Any prediction about the changes Todd Bowles might make to the Eagles' schemes needs to start with an honest assessment of the team's performance so far and some educated guesses about what Castillo had been trying to do.
As any number of people have pointed out, the Eagles' defense has actually been pretty good this year -- most of the time and in most situations. Looking back over the entirety of Juan's tenure, a non-exhaustive list of specific concerns would include:
1. Missed assignments. We haven't talked much about it this year, but this was a problem in 2011, both up front (gaps) and in the secondary (blown and freelanced coverages). I'm including it here because it pertains to the later discussion.
2. Nnamdi's vanishing wheels. This town blows awfully hot and cold on Nnamdi these days. He gives up a couple big completions and he's a bum; then he does a great job on Megatron (with lots and lots of help) and hey look, "he's figured it out again." He is, in both cases, the same guy -- an exceptionally skilled cornerback without much catch-up speed left.
3. Two rookies in prominent roles. Boykin and Kendricks have boatloads of talent, but they're both inexperienced. This has shown up most often when they're challenged in zone.
4. Sub-par play from the WIL spot. Not to pick on just one guy, but on an individual level there aren't too many weak links.
5. Castillo's inexperience as a playcaller. It's been reported a couple different places this week that Bowles has already had some involvement in the playcalling this year. My standing theory since the first game has been that he's called the coverages while Castillo was making the calls up front. Such a system comes with inherent compromises.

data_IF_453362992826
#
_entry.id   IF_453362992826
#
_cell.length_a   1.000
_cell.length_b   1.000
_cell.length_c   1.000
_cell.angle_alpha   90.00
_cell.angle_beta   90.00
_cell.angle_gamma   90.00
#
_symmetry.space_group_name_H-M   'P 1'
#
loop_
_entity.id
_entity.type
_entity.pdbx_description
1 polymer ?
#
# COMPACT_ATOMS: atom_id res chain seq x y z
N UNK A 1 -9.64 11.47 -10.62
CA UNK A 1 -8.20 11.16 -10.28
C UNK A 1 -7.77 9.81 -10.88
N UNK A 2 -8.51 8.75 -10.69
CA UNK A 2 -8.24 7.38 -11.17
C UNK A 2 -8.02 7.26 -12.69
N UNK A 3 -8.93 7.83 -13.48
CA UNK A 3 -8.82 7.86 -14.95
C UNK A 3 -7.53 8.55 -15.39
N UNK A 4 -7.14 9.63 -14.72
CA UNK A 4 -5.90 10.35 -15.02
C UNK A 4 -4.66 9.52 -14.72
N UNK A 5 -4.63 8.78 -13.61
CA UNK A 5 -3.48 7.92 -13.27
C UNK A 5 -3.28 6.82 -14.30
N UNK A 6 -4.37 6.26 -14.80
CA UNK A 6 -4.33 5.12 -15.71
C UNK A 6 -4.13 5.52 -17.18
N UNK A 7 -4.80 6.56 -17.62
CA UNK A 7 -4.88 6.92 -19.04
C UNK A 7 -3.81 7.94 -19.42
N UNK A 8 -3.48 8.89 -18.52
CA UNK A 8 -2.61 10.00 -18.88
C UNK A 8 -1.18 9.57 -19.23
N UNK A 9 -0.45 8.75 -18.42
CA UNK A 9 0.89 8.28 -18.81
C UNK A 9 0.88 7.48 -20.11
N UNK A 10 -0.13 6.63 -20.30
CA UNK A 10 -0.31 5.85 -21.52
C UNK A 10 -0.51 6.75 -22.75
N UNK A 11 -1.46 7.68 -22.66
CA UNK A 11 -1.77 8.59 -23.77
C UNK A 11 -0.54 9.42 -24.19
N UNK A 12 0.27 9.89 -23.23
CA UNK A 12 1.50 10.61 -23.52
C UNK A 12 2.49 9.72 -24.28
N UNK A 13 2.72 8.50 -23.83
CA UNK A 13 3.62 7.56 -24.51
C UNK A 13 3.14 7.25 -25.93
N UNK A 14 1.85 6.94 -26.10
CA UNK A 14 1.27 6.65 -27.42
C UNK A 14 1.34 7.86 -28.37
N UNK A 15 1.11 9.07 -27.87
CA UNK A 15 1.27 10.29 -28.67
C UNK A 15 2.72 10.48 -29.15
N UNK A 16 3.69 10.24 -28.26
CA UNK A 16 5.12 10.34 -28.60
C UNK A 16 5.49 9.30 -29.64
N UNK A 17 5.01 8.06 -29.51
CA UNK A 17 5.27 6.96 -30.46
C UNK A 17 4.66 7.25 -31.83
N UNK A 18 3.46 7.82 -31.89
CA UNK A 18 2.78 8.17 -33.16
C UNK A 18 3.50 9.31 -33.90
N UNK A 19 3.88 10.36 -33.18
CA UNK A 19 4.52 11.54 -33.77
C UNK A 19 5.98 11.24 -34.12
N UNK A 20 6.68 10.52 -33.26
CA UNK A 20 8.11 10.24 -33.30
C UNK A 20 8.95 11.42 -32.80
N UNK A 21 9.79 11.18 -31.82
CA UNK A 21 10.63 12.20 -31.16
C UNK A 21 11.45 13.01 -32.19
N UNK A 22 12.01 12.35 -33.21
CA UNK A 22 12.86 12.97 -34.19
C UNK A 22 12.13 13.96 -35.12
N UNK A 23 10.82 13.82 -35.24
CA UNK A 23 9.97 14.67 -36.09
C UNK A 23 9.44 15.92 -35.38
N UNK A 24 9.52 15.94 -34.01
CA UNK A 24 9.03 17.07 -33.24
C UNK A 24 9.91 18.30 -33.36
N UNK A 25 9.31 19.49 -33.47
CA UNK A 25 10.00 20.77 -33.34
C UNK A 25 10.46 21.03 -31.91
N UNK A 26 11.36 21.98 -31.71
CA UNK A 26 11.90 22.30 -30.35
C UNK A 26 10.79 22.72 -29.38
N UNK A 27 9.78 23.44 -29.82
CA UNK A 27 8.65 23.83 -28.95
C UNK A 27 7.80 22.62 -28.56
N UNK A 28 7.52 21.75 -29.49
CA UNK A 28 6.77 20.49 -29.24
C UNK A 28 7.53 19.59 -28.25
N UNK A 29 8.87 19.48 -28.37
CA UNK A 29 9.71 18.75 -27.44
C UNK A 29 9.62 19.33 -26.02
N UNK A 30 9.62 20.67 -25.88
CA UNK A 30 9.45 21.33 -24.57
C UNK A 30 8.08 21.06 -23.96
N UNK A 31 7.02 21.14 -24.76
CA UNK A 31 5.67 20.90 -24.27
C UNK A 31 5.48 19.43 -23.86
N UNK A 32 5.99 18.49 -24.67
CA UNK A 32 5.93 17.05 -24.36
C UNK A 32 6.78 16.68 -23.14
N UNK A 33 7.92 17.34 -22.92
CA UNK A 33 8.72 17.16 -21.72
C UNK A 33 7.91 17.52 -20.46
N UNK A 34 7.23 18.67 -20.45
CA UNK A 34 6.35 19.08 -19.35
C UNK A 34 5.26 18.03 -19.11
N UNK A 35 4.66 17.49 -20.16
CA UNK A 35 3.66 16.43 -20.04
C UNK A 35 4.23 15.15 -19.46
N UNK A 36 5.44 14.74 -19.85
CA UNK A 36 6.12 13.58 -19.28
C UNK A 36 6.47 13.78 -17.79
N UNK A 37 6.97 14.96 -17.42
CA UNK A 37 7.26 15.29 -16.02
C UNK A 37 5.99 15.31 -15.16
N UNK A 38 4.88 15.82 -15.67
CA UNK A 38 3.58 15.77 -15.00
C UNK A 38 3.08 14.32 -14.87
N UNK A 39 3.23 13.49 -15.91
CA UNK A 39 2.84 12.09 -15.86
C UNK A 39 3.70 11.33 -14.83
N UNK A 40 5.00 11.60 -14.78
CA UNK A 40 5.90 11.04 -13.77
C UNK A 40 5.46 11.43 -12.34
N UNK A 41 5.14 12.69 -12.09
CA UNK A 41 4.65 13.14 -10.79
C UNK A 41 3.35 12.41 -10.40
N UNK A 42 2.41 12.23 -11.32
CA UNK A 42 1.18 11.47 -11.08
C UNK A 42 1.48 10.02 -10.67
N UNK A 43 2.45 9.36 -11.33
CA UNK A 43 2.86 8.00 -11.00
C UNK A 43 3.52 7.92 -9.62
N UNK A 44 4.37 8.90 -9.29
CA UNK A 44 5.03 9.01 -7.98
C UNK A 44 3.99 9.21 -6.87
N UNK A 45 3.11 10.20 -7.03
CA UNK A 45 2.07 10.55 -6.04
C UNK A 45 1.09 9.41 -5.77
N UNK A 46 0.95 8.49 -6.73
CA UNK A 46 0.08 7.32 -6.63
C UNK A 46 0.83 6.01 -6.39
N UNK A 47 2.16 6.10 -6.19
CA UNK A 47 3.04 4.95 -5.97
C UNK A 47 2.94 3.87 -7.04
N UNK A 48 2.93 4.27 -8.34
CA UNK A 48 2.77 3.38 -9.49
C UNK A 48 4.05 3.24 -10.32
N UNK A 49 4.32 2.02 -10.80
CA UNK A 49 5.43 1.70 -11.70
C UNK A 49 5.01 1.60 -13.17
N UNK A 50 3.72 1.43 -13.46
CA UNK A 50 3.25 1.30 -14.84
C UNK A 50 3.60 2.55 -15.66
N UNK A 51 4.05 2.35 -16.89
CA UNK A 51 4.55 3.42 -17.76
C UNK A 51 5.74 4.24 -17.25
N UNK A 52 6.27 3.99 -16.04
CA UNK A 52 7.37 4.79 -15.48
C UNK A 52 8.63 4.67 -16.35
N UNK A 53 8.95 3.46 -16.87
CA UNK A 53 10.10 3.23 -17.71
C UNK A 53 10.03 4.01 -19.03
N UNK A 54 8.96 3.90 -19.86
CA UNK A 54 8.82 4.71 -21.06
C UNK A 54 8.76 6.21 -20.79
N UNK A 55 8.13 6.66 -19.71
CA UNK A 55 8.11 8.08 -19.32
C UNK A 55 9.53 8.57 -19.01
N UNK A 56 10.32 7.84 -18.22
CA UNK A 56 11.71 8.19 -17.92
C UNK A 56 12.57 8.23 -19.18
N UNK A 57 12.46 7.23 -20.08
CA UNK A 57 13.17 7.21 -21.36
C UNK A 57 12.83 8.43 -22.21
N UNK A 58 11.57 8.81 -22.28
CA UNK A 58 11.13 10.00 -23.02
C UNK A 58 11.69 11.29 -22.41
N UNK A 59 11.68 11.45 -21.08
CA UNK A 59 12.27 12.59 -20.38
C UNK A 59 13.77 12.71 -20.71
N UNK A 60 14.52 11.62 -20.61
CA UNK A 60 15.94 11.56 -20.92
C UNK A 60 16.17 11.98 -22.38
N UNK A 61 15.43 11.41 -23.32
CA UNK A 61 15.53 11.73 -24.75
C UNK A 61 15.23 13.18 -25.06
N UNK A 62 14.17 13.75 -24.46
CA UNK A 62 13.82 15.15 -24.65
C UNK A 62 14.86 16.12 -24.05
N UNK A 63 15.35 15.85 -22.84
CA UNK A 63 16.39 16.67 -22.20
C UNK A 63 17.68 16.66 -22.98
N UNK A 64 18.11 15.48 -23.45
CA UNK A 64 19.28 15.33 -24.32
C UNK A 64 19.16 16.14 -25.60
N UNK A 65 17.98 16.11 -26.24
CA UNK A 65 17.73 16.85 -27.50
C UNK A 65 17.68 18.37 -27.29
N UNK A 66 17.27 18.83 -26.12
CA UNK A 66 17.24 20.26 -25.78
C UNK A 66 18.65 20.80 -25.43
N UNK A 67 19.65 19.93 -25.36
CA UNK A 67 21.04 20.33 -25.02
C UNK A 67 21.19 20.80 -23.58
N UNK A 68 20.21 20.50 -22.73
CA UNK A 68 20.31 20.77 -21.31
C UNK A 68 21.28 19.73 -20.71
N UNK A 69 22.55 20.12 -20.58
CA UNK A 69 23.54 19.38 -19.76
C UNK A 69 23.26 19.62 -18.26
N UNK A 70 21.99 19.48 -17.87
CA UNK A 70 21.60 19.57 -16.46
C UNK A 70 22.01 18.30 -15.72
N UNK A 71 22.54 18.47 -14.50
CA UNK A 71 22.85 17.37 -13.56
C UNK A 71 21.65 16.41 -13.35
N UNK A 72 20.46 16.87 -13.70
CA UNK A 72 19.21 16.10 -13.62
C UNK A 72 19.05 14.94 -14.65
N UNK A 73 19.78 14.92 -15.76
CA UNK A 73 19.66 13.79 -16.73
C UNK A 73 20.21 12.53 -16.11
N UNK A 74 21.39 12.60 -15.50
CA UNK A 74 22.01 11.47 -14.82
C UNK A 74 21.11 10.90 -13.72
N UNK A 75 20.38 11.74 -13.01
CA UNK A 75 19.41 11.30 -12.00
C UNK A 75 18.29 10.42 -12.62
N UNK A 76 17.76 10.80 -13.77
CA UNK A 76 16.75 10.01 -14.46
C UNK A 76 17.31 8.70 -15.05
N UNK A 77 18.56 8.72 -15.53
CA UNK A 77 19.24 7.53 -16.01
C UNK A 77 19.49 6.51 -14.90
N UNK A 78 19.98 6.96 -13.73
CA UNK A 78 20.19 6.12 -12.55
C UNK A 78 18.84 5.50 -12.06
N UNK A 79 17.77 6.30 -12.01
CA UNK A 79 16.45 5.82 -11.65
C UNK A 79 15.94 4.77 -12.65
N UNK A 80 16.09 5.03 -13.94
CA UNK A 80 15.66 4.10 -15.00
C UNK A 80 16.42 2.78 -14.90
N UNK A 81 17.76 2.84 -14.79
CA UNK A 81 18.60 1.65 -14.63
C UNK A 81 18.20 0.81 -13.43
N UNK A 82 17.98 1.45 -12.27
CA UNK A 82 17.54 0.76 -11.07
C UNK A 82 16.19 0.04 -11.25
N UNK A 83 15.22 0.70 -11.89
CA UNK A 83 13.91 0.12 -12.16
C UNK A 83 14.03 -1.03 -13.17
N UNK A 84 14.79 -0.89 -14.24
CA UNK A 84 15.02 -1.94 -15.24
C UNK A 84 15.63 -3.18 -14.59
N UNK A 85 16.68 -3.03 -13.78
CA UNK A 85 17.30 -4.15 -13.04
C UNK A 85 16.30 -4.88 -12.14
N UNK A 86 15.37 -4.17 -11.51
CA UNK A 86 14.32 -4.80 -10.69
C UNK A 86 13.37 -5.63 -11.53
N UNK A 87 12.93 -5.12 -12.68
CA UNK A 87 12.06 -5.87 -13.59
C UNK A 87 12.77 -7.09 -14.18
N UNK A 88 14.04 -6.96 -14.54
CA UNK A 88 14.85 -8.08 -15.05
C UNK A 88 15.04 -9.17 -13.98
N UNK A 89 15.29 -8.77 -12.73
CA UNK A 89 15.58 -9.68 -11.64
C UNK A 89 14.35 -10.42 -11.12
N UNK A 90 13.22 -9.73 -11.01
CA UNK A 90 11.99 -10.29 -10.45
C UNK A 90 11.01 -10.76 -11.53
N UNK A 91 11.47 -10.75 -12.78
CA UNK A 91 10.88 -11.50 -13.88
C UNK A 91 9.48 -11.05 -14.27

Watching the Lions game one last time, I was struck by the contrast between their wide nine and our wide nine. The base defenses are awfully similar up front, but Detroit showed far more variety and aggressiveness over the course of the game.
In fact, my initial plan for this post was to highlight some similar formations/plays from the two offenses, then to show how much more creative Detroit was in attacking them up front. But as I was working on that, I got a pretty healthy reminder of the power of recency bias. Looking back at games earlier in the season, Castillo actually had been more creative up front. Unfortunately, some of that stuff didn't work and I think we can best understand the current (pre-Bowles) state of the defense as a reaction to that.
After the jump, less jabbering, more pictures.